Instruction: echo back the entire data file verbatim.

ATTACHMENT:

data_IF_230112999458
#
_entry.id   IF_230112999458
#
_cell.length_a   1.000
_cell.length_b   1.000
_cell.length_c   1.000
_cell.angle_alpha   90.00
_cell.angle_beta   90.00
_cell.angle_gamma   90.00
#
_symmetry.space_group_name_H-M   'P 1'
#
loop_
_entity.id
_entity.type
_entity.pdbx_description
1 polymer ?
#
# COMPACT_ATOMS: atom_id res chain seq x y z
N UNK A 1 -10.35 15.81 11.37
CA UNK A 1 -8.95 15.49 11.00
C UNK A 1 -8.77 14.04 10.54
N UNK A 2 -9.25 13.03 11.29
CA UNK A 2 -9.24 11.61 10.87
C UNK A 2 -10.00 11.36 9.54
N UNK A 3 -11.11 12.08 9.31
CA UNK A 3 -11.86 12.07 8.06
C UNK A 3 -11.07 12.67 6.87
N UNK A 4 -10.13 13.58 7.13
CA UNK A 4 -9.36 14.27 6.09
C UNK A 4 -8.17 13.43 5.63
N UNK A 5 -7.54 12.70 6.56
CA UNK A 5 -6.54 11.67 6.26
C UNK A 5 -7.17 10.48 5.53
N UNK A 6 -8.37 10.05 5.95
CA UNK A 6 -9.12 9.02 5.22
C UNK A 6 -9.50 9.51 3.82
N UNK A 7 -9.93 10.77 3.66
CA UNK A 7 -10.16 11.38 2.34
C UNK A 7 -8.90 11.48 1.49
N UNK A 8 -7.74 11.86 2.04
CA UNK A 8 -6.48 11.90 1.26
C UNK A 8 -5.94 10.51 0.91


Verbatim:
data_IF_230112999458
#
_entry.id   IF_230112999458
#
_cell.length_a   1.000
_cell.length_b   1.000
_cell.length_c   1.000
_cell.angle_alpha   90.00
_cell.angle_beta   90.00
_cell.angle_gamma   90.00
#
_symmetry.space_group_name_H-M   'P 1'
#
loop_
_entity.id
_entity.type
_entity.pdbx_description
1 polymer ?
#
# COMPACT_ATOMS: atom_id res chain seq x y z
N UNK A 1 -10.35 15.81 11.37
CA UNK A 1 -8.95 15.49 11.00
C UNK A 1 -8.77 14.04 10.54
N UNK A 2 -9.25 13.03 11.29
CA UNK A 2 -9.24 11.61 10.87
C UNK A 2 -10.00 11.36 9.54
N UNK A 3 -11.11 12.08 9.31
CA UNK A 3 -11.86 12.07 8.06
C UNK A 3 -11.07 12.67 6.87
N UNK A 4 -10.13 13.58 7.13
CA UNK A 4 -9.36 14.27 6.09
C UNK A 4 -8.17 13.43 5.63
N UNK A 5 -7.54 12.70 6.56
CA UNK A 5 -6.54 11.67 6.26
C UNK A 5 -7.17 10.48 5.53
N UNK A 6 -8.37 10.05 5.95
CA UNK A 6 -9.12 9.02 5.22
C UNK A 6 -9.50 9.51 3.82
N UNK A 7 -9.93 10.77 3.66
CA UNK A 7 -10.16 11.38 2.34
C UNK A 7 -8.90 11.48 1.49
N UNK A 8 -7.74 11.86 2.04
CA UNK A 8 -6.48 11.90 1.26
C UNK A 8 -5.94 10.51 0.91